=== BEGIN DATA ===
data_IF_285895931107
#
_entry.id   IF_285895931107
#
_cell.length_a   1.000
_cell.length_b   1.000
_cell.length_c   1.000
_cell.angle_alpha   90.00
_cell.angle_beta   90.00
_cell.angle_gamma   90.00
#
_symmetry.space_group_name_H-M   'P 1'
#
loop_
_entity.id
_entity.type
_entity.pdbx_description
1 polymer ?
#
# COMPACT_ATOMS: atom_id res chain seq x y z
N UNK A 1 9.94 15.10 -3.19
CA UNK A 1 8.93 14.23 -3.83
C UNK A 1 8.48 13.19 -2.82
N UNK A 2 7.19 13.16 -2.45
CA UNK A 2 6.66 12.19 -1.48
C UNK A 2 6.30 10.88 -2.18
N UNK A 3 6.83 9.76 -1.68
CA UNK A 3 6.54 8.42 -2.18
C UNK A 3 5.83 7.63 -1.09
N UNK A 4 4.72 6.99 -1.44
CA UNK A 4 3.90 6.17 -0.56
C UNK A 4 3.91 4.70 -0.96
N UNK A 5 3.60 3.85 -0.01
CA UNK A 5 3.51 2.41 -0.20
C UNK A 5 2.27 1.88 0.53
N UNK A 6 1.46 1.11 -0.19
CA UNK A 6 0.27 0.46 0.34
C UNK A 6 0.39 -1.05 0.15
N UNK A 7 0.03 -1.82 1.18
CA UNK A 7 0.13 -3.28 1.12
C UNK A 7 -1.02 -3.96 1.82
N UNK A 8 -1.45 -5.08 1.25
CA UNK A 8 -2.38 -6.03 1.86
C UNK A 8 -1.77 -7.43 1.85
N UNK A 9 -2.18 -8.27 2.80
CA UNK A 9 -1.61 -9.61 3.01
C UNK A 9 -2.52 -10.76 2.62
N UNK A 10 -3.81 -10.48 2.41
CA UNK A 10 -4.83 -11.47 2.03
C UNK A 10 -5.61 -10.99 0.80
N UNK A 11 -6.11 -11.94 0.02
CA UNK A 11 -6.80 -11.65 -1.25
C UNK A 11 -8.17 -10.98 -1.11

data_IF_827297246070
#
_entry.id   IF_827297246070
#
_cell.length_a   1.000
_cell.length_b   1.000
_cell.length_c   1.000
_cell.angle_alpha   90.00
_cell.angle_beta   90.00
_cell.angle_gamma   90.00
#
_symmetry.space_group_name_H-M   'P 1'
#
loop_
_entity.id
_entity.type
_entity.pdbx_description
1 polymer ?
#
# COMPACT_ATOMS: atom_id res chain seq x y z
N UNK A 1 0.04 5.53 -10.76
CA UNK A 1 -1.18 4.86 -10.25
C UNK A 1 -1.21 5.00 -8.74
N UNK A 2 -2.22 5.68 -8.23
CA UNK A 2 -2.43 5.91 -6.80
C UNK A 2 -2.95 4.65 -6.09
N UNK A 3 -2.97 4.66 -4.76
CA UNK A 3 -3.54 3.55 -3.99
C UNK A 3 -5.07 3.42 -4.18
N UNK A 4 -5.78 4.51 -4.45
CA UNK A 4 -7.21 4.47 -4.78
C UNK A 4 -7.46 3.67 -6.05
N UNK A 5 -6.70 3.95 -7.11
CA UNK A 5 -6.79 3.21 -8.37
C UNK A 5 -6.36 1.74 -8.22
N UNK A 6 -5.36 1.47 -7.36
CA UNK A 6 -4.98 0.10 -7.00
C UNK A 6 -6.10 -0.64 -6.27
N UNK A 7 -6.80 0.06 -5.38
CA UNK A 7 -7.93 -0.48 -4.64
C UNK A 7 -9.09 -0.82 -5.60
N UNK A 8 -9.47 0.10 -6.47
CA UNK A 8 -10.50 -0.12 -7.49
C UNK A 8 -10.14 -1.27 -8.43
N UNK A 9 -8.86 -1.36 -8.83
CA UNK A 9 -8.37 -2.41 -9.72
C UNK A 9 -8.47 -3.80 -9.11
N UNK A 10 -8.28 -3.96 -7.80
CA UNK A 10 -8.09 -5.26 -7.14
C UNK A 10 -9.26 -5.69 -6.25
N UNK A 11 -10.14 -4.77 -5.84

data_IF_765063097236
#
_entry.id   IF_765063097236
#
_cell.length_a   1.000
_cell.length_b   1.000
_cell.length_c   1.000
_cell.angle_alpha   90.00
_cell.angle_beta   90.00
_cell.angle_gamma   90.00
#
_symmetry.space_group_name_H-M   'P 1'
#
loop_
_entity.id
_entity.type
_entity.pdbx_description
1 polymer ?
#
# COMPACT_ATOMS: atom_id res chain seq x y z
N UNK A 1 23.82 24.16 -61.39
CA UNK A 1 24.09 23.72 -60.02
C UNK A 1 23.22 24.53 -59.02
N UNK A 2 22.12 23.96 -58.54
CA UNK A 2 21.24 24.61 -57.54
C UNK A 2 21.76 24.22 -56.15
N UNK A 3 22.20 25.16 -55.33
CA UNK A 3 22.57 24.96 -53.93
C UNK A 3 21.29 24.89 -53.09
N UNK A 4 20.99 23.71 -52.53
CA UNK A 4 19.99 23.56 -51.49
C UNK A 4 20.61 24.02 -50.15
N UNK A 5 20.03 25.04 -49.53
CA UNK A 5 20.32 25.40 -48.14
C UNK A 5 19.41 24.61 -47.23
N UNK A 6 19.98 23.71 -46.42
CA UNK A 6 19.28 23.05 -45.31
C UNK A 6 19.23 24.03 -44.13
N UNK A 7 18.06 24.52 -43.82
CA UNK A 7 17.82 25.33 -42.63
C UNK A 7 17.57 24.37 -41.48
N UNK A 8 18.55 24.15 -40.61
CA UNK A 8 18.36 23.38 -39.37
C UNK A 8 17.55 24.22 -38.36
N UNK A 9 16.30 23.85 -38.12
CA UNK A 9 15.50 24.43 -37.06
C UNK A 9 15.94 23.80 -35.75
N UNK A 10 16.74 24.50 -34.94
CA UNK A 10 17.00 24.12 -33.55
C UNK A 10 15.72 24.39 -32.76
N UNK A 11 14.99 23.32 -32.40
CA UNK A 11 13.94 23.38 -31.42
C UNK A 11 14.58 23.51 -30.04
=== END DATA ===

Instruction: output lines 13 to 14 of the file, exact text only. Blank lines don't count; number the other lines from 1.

#
loop_